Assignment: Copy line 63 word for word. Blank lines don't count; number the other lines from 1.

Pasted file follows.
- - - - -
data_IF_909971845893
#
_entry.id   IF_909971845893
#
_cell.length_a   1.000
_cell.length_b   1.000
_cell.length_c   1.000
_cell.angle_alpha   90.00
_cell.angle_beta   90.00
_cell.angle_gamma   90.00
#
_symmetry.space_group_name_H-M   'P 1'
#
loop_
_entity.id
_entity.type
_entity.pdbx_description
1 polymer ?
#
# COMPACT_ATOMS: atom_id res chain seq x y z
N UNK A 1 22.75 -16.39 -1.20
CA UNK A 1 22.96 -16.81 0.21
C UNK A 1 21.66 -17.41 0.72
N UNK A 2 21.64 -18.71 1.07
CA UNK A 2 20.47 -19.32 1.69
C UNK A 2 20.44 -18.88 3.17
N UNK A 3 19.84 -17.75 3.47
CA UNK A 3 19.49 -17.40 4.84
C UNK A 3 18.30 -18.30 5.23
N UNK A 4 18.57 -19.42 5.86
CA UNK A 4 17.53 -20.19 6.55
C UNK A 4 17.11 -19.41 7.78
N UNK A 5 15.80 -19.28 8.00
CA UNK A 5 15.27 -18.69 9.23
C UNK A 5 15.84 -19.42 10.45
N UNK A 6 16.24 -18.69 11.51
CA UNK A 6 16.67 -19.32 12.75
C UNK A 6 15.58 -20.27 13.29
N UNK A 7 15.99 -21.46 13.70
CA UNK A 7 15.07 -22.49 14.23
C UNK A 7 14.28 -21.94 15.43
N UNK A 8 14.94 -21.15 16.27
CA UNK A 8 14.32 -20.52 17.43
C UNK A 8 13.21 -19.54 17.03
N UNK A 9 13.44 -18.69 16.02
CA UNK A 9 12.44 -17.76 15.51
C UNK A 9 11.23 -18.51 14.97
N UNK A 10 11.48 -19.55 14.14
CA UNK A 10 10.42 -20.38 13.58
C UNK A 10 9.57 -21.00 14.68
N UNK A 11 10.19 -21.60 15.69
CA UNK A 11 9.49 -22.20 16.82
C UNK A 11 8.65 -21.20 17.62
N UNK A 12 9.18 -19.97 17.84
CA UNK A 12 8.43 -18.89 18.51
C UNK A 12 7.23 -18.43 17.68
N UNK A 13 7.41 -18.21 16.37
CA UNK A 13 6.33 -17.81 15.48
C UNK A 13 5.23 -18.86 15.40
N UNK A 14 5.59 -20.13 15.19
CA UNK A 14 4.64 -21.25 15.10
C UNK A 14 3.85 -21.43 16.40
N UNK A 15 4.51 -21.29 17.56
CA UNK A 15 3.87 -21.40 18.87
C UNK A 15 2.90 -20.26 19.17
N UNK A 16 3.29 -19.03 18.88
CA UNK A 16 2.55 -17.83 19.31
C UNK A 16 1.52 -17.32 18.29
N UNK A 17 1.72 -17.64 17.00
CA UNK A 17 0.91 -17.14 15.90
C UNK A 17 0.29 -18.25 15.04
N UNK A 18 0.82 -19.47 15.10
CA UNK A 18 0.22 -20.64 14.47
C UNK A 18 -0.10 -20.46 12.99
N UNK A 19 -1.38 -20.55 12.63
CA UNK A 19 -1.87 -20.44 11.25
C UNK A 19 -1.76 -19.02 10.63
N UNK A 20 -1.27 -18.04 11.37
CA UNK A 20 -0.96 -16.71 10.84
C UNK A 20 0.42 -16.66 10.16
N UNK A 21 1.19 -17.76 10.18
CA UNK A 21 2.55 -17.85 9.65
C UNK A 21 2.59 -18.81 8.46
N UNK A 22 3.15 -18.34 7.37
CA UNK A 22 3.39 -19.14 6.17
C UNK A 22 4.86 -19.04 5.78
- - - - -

N UNK A 15 4.51 -21.29 17.56